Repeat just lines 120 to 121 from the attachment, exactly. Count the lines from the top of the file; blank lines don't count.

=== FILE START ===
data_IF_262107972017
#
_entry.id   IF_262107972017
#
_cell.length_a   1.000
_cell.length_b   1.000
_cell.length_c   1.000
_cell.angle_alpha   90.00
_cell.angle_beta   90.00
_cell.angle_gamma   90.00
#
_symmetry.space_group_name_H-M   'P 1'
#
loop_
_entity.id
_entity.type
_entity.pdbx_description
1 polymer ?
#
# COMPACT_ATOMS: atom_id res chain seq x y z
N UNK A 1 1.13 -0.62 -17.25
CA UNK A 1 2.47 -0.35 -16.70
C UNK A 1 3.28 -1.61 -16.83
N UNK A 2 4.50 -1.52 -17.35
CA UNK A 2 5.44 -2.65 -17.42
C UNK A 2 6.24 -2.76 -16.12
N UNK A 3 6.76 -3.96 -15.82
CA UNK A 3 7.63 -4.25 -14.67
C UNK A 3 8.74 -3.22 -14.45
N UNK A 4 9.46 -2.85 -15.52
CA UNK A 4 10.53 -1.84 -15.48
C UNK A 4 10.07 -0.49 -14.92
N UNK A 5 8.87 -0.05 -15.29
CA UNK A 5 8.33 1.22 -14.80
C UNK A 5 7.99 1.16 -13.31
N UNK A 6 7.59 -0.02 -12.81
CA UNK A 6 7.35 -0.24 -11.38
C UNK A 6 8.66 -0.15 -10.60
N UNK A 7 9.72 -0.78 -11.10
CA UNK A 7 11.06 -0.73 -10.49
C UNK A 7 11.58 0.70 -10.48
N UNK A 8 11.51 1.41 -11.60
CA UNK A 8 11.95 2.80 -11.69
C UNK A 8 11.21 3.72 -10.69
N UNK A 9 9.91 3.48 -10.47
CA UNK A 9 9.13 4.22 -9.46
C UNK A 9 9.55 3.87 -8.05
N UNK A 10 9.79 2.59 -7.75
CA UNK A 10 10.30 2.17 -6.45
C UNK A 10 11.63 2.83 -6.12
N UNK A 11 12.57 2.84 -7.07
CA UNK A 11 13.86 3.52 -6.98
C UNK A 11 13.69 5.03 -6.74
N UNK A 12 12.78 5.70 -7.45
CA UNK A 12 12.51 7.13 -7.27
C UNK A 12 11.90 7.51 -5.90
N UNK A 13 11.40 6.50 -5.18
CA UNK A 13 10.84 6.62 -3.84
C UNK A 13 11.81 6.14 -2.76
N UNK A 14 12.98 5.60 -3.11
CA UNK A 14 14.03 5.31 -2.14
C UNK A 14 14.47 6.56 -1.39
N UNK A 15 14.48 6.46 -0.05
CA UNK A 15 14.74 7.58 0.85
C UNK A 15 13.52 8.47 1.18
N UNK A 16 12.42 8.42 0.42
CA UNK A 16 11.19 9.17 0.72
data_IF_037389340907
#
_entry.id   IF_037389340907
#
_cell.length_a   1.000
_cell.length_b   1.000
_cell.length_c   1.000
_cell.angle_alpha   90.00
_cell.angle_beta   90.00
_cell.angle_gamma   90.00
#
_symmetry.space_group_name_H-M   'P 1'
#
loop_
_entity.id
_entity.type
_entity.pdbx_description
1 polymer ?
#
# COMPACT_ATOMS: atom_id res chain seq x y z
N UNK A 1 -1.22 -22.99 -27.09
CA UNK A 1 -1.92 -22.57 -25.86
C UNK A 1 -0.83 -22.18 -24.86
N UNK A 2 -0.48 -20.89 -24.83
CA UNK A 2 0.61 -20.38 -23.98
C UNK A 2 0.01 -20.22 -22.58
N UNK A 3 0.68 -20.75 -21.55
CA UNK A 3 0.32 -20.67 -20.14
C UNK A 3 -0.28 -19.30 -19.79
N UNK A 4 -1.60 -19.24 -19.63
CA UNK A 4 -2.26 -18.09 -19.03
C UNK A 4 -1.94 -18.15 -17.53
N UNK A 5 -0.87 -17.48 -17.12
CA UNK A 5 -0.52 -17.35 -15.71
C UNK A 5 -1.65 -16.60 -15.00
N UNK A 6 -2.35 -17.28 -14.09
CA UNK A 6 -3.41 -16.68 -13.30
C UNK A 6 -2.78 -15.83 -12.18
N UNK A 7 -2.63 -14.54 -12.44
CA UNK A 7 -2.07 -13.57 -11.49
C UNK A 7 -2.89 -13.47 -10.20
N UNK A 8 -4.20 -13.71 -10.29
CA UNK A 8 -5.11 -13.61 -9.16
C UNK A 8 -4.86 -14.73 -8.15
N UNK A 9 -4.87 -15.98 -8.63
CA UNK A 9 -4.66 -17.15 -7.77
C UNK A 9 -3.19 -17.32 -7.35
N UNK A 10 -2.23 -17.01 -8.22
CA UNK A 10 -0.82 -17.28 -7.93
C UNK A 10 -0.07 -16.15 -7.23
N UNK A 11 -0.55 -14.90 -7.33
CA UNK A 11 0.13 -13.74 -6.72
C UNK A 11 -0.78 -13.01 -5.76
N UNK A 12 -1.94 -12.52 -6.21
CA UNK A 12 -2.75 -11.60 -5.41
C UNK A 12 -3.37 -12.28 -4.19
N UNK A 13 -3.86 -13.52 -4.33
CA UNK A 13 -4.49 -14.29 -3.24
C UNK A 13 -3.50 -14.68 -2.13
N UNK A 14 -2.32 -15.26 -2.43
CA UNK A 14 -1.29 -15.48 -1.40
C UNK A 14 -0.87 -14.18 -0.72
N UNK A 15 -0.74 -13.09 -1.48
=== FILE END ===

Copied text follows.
C UNK A 11 -0.78 -13.01 -5.76
N UNK A 12 -1.94 -12.52 -6.21